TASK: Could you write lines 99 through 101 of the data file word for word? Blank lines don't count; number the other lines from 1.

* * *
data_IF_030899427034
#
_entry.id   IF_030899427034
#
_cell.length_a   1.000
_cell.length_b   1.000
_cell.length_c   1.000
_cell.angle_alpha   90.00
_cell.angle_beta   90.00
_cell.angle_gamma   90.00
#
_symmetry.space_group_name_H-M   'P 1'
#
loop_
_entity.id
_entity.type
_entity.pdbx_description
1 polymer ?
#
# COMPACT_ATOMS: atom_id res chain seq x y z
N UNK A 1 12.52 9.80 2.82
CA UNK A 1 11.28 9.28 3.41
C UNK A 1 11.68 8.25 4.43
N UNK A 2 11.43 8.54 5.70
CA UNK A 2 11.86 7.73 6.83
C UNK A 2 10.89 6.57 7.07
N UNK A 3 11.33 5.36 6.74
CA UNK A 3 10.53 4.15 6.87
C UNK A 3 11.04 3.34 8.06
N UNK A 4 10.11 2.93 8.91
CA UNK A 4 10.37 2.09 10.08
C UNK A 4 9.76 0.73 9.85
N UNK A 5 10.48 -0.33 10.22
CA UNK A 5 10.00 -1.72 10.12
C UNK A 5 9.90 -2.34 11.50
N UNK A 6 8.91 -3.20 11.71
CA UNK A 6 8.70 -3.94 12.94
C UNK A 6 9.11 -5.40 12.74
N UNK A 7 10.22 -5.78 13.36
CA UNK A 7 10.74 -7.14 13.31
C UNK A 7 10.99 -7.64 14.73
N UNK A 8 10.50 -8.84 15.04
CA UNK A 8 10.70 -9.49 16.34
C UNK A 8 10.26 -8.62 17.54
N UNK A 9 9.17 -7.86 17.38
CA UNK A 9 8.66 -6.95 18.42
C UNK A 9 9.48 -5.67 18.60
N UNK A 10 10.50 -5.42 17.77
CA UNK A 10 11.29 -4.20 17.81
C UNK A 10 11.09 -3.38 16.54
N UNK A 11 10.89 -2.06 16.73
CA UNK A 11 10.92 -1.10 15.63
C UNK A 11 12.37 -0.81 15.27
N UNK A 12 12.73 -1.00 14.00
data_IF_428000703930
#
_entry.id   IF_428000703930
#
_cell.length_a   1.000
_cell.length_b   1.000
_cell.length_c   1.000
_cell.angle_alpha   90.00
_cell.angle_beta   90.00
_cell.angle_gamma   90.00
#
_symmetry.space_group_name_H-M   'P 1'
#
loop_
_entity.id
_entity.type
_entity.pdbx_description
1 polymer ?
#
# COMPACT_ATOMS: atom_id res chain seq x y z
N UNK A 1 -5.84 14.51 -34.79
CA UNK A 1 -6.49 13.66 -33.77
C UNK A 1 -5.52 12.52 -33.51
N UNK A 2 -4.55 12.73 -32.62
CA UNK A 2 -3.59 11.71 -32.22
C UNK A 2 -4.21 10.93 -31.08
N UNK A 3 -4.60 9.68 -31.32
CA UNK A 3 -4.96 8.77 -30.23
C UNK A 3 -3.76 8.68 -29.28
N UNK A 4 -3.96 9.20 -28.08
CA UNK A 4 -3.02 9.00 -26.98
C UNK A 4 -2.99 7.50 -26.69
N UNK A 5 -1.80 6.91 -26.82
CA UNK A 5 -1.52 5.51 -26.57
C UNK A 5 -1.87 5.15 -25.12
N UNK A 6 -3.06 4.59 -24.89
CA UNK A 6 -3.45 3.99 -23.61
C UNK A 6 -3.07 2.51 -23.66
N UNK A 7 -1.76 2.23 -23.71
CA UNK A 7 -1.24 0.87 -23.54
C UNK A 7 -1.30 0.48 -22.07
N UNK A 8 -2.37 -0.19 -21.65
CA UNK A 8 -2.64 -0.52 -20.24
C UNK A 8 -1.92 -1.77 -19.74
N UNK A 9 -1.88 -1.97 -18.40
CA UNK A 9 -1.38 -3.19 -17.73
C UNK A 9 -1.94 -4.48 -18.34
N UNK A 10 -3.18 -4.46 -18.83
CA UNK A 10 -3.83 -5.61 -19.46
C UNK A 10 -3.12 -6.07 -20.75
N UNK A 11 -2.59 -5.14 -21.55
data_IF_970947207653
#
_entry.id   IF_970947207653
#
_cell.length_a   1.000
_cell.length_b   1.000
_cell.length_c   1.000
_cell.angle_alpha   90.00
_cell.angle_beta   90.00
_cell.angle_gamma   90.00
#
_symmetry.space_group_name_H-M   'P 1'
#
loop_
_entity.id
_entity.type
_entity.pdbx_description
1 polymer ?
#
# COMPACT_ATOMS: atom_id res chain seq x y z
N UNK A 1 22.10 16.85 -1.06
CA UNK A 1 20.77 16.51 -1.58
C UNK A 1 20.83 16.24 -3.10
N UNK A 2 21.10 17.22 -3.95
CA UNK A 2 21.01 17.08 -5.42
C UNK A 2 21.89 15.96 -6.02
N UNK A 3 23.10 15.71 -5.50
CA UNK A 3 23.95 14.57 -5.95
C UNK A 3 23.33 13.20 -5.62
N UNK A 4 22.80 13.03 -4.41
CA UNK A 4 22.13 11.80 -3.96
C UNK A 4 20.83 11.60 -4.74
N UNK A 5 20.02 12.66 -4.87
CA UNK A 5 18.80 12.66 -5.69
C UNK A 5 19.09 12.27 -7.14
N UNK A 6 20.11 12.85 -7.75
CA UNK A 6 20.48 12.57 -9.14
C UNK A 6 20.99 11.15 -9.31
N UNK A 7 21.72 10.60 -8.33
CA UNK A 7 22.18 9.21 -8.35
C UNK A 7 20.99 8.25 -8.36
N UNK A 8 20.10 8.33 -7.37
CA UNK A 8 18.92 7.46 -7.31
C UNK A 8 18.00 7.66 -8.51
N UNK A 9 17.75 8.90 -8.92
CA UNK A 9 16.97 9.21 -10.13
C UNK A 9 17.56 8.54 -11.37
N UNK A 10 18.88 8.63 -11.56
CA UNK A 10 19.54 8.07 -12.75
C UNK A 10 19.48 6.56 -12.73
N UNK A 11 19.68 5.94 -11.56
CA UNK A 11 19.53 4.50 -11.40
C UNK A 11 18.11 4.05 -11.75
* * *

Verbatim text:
N UNK A 9 -1.88 -1.97 -18.40
CA UNK A 9 -1.38 -3.19 -17.73
C UNK A 9 -1.94 -4.48 -18.34